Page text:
A report shows that we as Canadians, pay some of the highest prices in the industrialized world for cellphone plans.


Published by the Montreal Economic Institute (MEI), a pro-free-market think-tank, the report looked at a 2017 wireless price-comparison study, commissioned by the federal government and completed by consulting firm Nordicity.

The annual study found that — once again — Canada’s cellphone rates rank among the highest out of eight countries surveyed.

MEI claims the study is “simplistic and misleading” because it ignores factors that can inflate prices, such as Canada’s geographical barriers and the investments that Canadian telcos have made to provide superior wireless services.

“We have some of the best networks in the world,” said MEI report author Martin Masse. “We’re paying for a Lexus, but it’s worth a Lexus.”

Canada also has a small population spread out over a large region, Masse says, making it more expensive for wireless networks.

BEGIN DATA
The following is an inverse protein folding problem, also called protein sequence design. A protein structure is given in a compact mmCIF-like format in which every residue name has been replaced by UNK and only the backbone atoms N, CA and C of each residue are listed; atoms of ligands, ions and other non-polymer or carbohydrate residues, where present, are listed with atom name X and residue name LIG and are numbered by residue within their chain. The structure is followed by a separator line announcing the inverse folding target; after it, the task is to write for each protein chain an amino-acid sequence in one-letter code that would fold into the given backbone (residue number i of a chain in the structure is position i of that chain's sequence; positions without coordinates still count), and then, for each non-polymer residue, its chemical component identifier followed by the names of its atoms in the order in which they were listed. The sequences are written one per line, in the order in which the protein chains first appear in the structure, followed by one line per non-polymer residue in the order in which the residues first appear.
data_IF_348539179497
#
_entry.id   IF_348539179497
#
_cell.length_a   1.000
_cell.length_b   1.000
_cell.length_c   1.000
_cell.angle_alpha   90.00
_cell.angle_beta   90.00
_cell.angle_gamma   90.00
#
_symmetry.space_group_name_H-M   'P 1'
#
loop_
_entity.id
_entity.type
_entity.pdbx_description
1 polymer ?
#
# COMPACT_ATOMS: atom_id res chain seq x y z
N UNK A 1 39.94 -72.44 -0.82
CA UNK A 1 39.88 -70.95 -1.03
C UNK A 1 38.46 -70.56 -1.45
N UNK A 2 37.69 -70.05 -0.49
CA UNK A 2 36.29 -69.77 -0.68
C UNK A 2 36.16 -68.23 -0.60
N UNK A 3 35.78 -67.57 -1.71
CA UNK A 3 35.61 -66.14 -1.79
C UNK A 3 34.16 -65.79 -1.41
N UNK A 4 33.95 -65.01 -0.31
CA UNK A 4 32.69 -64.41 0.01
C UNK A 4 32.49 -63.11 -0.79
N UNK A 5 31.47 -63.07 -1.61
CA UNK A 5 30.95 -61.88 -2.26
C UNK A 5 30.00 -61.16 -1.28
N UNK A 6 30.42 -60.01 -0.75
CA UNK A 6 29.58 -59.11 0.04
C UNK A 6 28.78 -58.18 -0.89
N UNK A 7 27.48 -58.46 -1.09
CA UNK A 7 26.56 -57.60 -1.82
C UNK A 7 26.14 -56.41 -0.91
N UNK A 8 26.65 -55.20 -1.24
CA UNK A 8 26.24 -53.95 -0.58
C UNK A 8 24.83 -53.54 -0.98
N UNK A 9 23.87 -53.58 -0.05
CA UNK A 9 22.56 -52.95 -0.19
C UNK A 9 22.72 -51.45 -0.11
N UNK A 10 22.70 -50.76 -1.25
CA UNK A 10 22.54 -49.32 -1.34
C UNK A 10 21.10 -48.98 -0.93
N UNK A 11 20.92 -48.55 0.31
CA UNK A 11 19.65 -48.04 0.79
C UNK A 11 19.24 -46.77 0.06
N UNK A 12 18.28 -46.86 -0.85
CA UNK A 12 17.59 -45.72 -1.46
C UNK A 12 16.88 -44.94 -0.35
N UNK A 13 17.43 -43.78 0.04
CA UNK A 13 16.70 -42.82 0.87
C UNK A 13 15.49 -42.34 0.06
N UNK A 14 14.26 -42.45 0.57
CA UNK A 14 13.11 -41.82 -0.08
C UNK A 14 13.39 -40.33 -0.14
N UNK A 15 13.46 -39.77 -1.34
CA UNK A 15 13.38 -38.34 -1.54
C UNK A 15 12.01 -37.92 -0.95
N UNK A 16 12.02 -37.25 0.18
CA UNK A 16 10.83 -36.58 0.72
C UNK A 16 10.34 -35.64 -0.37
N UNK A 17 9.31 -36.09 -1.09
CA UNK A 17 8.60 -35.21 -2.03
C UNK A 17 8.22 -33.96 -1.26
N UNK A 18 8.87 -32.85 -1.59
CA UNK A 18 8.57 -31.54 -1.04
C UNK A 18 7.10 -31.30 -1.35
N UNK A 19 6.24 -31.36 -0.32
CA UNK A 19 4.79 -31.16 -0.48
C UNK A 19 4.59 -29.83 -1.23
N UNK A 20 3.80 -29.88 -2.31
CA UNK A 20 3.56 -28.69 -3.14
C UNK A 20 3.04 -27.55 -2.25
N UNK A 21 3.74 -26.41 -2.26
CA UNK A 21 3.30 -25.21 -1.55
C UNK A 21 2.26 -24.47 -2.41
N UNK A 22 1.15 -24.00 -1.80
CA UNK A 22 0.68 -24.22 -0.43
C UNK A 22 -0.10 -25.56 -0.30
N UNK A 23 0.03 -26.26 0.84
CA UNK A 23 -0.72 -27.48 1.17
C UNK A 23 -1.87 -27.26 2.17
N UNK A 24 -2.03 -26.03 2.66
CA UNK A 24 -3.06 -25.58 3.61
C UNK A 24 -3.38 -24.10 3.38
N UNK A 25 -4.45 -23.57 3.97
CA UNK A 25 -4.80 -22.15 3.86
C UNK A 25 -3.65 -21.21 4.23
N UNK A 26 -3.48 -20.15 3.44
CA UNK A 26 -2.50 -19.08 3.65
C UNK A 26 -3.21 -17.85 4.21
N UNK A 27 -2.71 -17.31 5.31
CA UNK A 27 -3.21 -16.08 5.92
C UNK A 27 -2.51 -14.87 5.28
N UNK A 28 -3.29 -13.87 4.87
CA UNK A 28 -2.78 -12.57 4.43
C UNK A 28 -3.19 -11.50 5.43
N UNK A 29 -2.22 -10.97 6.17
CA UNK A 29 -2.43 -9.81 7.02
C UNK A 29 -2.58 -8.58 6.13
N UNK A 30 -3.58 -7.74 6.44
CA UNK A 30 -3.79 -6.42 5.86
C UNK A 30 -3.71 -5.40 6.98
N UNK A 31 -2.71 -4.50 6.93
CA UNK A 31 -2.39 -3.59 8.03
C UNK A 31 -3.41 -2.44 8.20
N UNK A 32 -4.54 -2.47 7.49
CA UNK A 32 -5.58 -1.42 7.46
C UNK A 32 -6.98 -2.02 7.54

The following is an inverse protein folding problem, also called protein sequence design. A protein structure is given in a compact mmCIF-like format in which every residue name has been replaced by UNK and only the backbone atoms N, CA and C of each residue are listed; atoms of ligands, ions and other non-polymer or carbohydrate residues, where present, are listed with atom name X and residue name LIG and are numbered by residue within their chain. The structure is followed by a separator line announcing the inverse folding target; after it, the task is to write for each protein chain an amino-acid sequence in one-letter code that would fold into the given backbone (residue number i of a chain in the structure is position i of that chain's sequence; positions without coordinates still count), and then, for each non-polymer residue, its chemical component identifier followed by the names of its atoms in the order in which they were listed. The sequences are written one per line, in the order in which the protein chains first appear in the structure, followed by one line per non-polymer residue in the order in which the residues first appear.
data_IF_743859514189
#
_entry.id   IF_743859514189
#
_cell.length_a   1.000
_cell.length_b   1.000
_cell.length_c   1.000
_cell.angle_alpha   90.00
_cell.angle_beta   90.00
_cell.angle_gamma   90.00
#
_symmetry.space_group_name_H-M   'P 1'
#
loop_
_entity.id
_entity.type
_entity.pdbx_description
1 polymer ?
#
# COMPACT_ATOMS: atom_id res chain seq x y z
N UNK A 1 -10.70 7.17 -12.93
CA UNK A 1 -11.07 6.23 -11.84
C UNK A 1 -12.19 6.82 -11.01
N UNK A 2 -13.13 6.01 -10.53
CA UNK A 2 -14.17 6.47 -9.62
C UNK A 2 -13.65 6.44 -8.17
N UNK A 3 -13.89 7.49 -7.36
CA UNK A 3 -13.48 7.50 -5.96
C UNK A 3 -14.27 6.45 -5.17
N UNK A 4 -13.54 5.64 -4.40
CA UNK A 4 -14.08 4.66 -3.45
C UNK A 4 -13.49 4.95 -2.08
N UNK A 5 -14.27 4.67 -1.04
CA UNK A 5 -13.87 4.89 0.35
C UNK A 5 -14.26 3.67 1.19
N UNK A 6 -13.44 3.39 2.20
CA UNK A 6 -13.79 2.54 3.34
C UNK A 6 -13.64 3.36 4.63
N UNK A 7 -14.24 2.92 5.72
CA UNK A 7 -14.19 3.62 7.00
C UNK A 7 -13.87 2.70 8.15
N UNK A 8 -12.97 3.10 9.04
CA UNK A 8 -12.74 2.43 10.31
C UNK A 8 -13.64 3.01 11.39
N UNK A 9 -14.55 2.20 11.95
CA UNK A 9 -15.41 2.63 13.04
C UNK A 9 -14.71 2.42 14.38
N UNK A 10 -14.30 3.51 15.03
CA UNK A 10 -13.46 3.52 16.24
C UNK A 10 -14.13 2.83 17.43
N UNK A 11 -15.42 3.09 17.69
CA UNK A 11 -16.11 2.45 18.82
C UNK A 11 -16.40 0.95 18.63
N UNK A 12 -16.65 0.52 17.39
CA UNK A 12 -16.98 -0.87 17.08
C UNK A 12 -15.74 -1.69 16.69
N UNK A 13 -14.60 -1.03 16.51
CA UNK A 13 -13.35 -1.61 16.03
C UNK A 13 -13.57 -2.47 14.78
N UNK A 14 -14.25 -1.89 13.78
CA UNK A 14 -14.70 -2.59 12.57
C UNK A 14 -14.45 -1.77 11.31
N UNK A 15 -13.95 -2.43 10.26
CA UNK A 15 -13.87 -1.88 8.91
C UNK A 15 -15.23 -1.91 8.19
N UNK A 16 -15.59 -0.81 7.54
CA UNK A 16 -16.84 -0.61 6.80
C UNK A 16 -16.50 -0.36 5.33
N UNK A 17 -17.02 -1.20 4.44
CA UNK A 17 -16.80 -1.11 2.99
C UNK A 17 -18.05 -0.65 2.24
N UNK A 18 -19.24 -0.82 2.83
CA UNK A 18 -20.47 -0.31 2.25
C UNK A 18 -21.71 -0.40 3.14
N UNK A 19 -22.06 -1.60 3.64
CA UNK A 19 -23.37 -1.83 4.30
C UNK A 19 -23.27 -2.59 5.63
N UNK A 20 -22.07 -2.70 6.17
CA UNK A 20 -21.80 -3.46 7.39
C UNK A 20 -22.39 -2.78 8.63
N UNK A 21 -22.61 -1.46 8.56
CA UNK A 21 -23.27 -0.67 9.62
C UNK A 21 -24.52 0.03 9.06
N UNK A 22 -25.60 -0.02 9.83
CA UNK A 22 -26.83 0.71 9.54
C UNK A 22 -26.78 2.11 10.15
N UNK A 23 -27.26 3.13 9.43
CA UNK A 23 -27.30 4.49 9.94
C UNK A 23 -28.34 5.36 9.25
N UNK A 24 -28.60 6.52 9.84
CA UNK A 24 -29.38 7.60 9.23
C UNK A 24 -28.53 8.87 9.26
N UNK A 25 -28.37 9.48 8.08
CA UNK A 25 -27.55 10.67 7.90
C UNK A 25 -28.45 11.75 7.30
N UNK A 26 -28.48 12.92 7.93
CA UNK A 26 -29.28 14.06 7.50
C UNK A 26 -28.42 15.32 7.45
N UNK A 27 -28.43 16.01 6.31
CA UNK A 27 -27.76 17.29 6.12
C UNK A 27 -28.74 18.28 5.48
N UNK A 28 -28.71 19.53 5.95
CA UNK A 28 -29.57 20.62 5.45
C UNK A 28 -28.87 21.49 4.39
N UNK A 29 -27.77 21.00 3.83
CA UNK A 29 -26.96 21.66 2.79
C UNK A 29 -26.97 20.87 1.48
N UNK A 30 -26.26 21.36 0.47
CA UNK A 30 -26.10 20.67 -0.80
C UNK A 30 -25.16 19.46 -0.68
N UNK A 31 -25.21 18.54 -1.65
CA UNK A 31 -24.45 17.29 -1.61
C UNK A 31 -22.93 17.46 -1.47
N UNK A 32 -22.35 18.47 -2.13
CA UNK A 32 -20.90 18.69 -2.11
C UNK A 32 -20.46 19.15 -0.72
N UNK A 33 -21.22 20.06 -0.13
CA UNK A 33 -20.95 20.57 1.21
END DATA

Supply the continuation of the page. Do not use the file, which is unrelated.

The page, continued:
Looking at Wireless Around the World


The Nordicity study compared wireless rates in Canada, the U.K., Germany, Italy, France, Japan, the U.S. and Australia.

Australia’s average monthly prices for cellphone plans were consistently cheaper than Canada’s — up to $37 less a month.

Yet according to data included in MEI’s own report, Australia has larger geographical challenges than Canada, invested more per capita on telecommunication services between 2005 and 2015 — and offers faster network connection speeds.

Australia’s prices are said to have dropped in the past few years and it may be due to telcos investing in their networks, which eventually paid off at some level say the experts.

The annual price-comparison report has been commissioned since 2008 by the federal government or the CRTC, Canada’s telecom regulator. Nordicity says it has always used the same criteria, which excludes factors such as geography and telco investment.



The CRTC (Canadian Radio Television and COmmunications) has found that Bell, Rogers and Telus collectively have had 91 per cent of all wireless service revenues in 2016.

Some argue that more intervention is needed to provide Canadians with more affordable wireless plans.

Without any support from the CRTC and the government, it’s going to get worse say critics.

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